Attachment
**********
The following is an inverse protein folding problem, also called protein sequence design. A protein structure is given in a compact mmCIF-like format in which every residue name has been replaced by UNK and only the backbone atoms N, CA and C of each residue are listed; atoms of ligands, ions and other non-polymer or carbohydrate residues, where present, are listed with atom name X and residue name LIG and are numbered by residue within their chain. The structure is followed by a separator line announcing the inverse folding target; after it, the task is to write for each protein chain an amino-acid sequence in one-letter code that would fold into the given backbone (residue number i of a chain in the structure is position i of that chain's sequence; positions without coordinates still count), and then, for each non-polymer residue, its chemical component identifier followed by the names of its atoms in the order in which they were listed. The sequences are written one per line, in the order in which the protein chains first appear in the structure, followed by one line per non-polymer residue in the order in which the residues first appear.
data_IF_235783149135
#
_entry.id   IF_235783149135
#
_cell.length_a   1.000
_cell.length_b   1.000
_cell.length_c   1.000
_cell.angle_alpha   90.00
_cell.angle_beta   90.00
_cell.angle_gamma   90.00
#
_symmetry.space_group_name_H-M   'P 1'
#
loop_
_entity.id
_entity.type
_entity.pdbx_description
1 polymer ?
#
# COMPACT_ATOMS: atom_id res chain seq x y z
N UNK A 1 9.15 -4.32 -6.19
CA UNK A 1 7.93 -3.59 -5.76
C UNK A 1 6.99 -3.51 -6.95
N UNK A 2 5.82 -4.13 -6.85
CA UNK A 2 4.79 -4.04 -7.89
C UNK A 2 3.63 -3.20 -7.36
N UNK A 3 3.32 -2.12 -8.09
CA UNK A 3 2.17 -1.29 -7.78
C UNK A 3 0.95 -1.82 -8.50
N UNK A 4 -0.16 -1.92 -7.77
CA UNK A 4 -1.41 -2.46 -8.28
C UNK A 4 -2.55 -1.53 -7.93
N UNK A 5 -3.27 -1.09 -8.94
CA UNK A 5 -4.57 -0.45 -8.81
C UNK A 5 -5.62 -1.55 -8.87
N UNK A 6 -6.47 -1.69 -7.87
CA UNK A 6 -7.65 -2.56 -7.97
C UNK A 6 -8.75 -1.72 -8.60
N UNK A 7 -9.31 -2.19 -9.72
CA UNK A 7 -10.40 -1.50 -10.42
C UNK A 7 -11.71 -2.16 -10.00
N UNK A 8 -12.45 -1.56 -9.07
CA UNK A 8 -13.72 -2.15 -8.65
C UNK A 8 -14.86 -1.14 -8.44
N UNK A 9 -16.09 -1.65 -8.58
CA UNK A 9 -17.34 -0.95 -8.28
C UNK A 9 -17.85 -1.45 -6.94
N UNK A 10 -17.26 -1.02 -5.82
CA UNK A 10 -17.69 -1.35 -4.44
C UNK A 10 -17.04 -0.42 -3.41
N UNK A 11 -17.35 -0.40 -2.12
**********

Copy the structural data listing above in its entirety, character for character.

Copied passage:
The following is an inverse protein folding problem, also called protein sequence design. A protein structure is given in a compact mmCIF-like format in which every residue name has been replaced by UNK and only the backbone atoms N, CA and C of each residue are listed; atoms of ligands, ions and other non-polymer or carbohydrate residues, where present, are listed with atom name X and residue name LIG and are numbered by residue within their chain. The structure is followed by a separator line announcing the inverse folding target; after it, the task is to write for each protein chain an amino-acid sequence in one-letter code that would fold into the given backbone (residue number i of a chain in the structure is position i of that chain's sequence; positions without coordinates still count), and then, for each non-polymer residue, its chemical component identifier followed by the names of its atoms in the order in which they were listed. The sequences are written one per line, in the order in which the protein chains first appear in the structure, followed by one line per non-polymer residue in the order in which the residues first appear.
data_IF_235783149135
#
_entry.id   IF_235783149135
#
_cell.length_a   1.000
_cell.length_b   1.000
_cell.length_c   1.000
_cell.angle_alpha   90.00
_cell.angle_beta   90.00
_cell.angle_gamma   90.00
#
_symmetry.space_group_name_H-M   'P 1'
#
loop_
_entity.id
_entity.type
_entity.pdbx_description
1 polymer ?
#
# COMPACT_ATOMS: atom_id res chain seq x y z
N UNK A 1 9.15 -4.32 -6.19
CA UNK A 1 7.93 -3.59 -5.76
C UNK A 1 6.99 -3.51 -6.95
N UNK A 2 5.82 -4.13 -6.85
CA UNK A 2 4.79 -4.04 -7.89
C UNK A 2 3.63 -3.20 -7.36
N UNK A 3 3.32 -2.12 -8.09
CA UNK A 3 2.17 -1.29 -7.78
C UNK A 3 0.95 -1.82 -8.50
N UNK A 4 -0.16 -1.92 -7.77
CA UNK A 4 -1.41 -2.46 -8.28
C UNK A 4 -2.55 -1.53 -7.93
N UNK A 5 -3.27 -1.09 -8.94
CA UNK A 5 -4.57 -0.45 -8.81
C UNK A 5 -5.62 -1.55 -8.87
N UNK A 6 -6.47 -1.69 -7.87
CA UNK A 6 -7.65 -2.56 -7.97
C UNK A 6 -8.75 -1.72 -8.60
N UNK A 7 -9.31 -2.19 -9.72
CA UNK A 7 -10.40 -1.50 -10.42
C UNK A 7 -11.71 -2.16 -10.00
N UNK A 8 -12.45 -1.56 -9.07
CA UNK A 8 -13.72 -2.15 -8.65
C UNK A 8 -14.86 -1.14 -8.44
N UNK A 9 -16.09 -1.65 -8.58
CA UNK A 9 -17.34 -0.95 -8.28
C UNK A 9 -17.85 -1.45 -6.94
N UNK A 10 -17.26 -1.02 -5.82
CA UNK A 10 -17.69 -1.35 -4.44
C UNK A 10 -17.04 -0.42 -3.41
N UNK A 11 -17.35 -0.40 -2.12